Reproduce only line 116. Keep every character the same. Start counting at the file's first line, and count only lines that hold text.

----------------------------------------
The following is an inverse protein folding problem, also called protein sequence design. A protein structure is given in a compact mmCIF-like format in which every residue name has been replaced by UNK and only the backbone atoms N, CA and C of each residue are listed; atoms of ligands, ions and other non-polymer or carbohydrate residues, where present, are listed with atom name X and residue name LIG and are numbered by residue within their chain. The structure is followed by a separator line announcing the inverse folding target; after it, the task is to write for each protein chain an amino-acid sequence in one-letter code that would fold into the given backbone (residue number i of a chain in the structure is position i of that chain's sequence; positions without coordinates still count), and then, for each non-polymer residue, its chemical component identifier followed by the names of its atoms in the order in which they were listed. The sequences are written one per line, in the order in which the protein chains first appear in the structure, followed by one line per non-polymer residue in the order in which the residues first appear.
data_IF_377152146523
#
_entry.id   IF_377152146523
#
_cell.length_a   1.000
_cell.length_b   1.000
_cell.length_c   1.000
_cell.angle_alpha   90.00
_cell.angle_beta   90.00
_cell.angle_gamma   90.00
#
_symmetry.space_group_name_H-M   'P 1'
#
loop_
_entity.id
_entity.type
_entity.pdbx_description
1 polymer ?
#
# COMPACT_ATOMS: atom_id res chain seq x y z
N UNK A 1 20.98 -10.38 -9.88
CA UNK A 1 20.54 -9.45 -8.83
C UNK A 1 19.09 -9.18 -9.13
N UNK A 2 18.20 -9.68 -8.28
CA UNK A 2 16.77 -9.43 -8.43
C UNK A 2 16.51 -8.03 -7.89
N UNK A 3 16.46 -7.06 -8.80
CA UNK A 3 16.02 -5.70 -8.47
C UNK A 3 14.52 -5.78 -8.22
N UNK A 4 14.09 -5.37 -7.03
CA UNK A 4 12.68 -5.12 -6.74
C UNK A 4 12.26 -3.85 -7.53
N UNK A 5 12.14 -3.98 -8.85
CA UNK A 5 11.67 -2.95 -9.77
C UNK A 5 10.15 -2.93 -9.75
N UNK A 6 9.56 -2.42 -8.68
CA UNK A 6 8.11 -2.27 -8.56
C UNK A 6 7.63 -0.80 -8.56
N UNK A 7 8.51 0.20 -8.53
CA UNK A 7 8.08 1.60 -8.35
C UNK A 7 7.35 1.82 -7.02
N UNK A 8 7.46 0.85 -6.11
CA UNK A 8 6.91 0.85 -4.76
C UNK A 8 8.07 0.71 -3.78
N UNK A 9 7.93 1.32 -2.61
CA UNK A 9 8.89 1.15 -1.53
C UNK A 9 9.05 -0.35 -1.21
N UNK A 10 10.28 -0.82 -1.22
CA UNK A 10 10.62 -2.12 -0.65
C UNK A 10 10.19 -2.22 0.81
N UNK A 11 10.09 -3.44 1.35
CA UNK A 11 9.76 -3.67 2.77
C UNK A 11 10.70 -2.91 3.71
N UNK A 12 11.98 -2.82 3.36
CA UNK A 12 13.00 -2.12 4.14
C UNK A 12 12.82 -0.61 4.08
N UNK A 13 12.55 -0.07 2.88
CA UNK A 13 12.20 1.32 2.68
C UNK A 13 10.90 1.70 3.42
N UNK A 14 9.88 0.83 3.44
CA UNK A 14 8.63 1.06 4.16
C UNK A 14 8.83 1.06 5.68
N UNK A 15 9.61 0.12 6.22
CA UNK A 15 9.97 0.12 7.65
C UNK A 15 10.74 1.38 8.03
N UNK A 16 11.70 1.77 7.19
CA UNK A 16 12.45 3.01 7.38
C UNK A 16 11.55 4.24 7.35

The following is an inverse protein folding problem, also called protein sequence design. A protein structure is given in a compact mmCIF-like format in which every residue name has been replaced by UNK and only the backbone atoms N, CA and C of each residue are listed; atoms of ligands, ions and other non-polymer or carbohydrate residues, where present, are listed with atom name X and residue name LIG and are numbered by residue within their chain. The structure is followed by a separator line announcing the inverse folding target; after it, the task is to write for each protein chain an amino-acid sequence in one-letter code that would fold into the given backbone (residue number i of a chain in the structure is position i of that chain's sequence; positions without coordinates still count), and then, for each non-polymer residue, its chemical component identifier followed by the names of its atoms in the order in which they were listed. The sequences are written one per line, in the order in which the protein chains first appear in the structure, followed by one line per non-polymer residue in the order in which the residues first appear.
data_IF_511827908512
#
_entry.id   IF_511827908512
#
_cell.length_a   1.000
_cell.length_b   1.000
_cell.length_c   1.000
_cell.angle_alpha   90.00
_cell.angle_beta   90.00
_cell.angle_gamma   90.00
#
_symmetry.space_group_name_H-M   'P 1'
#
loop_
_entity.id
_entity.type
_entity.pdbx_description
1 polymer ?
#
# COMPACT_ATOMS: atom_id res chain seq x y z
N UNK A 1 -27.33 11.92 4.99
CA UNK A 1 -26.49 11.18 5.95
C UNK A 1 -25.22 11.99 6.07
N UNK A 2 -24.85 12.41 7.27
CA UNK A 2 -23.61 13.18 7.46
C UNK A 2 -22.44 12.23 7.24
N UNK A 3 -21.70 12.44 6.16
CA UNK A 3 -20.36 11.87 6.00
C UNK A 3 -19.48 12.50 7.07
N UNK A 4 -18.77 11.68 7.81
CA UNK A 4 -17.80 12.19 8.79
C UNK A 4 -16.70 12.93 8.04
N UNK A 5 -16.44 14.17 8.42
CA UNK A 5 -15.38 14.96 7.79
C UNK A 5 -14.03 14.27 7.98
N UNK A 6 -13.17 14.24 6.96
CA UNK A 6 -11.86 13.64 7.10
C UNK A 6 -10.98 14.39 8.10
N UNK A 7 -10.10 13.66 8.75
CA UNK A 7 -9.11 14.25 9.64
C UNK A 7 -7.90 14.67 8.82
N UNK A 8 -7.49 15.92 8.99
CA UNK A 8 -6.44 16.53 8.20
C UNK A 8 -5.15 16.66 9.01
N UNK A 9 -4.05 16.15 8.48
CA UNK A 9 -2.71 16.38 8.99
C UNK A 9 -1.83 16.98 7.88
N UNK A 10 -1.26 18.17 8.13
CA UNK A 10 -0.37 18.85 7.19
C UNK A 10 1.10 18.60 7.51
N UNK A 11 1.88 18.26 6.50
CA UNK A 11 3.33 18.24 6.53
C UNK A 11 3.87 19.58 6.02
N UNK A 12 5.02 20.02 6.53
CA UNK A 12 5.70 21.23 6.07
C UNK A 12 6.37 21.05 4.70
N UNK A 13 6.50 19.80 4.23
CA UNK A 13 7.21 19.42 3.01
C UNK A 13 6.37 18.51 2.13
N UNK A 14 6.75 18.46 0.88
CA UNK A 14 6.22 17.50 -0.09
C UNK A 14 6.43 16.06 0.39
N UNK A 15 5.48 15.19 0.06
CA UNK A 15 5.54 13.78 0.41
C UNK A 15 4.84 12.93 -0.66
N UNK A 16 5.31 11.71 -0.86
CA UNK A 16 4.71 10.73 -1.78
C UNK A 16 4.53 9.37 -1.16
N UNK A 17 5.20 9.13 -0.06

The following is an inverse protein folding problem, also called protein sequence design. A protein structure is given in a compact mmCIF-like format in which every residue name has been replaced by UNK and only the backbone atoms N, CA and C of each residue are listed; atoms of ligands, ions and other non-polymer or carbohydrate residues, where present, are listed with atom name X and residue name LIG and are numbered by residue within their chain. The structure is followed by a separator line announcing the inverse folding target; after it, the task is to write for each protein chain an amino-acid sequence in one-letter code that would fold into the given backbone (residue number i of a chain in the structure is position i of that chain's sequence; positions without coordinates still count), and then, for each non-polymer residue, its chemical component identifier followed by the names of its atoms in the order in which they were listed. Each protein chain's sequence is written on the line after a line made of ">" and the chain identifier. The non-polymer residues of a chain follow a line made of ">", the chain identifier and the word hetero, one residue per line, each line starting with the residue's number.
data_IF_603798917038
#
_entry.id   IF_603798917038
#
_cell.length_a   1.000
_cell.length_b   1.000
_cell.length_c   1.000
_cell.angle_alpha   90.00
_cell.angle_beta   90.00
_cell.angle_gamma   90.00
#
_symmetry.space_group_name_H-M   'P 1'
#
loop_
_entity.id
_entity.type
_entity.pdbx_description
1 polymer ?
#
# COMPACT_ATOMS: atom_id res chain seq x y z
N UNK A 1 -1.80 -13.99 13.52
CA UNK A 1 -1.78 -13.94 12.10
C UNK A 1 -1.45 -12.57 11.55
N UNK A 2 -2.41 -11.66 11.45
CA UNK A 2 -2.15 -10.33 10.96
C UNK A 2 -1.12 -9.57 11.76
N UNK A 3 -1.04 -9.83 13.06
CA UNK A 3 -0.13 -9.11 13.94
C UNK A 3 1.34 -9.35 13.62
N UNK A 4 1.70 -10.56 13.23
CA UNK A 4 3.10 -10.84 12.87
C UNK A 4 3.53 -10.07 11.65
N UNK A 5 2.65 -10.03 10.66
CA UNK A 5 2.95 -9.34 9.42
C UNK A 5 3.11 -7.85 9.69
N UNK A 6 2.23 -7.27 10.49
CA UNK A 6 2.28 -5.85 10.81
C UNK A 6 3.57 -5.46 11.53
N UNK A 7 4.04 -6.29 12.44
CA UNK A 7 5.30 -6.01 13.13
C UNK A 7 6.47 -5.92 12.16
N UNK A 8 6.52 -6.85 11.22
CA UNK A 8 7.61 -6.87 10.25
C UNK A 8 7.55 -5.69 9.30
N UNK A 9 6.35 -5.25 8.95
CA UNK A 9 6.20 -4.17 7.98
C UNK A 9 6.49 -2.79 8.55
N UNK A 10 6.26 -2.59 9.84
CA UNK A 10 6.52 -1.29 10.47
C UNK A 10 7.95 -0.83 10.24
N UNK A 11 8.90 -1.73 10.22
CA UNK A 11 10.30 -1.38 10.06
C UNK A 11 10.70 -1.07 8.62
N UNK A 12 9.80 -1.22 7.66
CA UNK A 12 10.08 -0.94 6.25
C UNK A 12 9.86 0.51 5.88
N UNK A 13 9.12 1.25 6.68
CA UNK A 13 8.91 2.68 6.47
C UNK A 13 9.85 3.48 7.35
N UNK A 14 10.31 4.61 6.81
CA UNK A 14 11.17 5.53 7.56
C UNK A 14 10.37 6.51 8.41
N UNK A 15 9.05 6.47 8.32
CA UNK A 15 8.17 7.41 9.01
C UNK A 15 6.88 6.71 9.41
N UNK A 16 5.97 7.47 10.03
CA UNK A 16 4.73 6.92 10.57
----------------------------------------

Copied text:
CA UNK A 9 -2.71 16.38 8.99